Featured

The Old Supreme Court Chamber is the first room constructed for the use of the nation's highest judiciary body and was used by the Court from 1810 until 1860. Built by Benjamin Henry Latrobe, it was a significant architectural achievement, for the size and structure of its vaulted, semicircular ceiling were virtually unprecedented in the United States.
The Old Supreme Court Chamber is the first room constructed for the use of the...

Featured

The Summerhouse on the Capitol Grounds surrounded by pink azalea flowers.
A few ideas to help you in planning a visit to Capitol Hill.

Featured

Painted portrait of Dr. William Thornton
The Architect of the Capitol (AOC) is the builder and steward of America’s...

Featured

Photo of damage to be restored.
The focus of the Rotunda Restoration will be to remove hazardous materials (...

Explore Capitol Hill

Doric Columns

Doric Columns
Overview 

Doric columns typically have a simple, rounded capital at the top; a heavy, fluted or smooth column shaft; and no base. Flutes are vertical, parallel channels that run the length of a column. Columns in this style can be found throughout Capitol Hill, including the U.S. Capitol, the Supreme Court Building, the Russell Senate Office Building and the Cannon House Office Building.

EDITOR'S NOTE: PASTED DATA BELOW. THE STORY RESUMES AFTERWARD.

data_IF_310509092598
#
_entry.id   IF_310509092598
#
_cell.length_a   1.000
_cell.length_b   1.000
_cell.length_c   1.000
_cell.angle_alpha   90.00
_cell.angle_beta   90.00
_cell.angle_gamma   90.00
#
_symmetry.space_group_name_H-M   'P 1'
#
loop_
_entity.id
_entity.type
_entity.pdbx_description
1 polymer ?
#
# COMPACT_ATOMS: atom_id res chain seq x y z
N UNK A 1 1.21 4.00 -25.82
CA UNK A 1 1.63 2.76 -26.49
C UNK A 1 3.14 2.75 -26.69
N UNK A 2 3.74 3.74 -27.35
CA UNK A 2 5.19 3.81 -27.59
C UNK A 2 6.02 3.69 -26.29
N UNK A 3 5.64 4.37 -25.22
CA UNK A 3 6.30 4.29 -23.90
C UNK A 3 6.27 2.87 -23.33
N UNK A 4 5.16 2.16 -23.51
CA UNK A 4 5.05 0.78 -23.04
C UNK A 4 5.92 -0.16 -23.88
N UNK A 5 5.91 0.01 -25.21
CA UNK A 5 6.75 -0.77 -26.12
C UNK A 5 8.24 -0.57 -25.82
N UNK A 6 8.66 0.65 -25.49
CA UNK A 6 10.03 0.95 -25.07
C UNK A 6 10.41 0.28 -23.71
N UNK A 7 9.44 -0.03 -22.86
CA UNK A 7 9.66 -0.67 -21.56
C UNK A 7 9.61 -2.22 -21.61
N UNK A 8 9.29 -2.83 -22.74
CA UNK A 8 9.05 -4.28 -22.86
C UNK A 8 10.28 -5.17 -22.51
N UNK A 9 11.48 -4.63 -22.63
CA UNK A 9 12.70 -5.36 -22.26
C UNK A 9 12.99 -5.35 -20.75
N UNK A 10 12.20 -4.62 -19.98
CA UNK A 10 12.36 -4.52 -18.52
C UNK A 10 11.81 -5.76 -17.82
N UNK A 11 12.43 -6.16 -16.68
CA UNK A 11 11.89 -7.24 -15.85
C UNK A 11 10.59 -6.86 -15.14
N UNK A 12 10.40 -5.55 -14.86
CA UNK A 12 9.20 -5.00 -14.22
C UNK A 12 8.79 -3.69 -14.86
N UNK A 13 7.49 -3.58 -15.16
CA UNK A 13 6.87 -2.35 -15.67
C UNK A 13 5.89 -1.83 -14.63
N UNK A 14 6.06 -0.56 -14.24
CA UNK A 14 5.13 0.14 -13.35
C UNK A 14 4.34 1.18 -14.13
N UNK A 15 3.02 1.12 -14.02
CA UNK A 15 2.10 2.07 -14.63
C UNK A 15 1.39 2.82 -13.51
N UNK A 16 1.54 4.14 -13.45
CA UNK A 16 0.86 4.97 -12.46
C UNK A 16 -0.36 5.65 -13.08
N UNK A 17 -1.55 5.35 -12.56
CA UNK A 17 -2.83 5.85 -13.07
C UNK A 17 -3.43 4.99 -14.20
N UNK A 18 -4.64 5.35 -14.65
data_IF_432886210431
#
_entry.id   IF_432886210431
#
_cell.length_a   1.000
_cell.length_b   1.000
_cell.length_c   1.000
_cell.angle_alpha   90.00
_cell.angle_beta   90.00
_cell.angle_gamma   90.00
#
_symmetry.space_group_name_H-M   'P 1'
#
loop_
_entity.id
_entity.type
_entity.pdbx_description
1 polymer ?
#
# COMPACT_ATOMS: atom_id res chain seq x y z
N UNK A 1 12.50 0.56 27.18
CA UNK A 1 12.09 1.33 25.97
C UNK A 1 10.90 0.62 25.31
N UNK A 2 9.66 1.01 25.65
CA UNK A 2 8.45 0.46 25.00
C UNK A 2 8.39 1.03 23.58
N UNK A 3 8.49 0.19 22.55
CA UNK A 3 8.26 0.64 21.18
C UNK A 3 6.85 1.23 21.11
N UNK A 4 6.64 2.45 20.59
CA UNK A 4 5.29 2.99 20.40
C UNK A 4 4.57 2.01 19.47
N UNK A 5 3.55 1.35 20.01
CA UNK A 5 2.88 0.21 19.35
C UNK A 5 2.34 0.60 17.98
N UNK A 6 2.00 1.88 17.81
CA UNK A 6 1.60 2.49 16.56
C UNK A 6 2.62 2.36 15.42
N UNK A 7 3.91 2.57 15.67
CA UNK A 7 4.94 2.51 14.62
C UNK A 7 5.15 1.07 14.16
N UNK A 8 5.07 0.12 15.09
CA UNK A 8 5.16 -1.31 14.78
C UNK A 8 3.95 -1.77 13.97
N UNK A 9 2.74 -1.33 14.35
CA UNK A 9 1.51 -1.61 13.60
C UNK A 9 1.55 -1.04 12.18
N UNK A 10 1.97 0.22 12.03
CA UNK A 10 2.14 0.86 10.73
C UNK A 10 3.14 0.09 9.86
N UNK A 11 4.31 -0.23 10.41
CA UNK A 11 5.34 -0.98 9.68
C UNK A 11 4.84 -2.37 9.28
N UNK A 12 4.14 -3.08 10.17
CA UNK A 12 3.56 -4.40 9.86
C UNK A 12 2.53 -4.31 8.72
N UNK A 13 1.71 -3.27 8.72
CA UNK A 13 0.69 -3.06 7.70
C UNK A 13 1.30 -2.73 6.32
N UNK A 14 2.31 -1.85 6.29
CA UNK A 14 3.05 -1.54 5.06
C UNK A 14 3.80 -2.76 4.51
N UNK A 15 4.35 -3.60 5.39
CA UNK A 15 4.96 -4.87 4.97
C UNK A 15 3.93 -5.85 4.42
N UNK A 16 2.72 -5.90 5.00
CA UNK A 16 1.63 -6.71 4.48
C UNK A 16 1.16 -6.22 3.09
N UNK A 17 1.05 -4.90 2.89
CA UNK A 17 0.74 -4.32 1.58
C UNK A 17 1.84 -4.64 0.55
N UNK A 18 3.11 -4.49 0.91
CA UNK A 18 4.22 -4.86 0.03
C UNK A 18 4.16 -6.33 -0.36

The Crypt in the U.S. Capitol Building contains 40 smooth Doric columns of sandstone, which support the arches holding up the floor of the Rotunda. Also in the Capitol, Doric columns can be found in the Old Supreme Court Chamber, designed by Benjamin Latrobe. These columns are modeled on the Temple of Poseidon, which were the shortest and the strongest columns that survive from classical Greece.

The Supreme Court Building’s main corridor is known as the Great Hall, a grand rectangular vestibule that is 30 feet high and lined on both sides with double rows of fluted Doric columns. The columns rise to a coffered ceiling.

The Cannon House Office Building and Russell Senate Office Building, which are nearly identical, contain 34 fluted Doric columns each along their colonnades, facing the United States Capitol. Pilasters continue the Doric order along secondary elevations.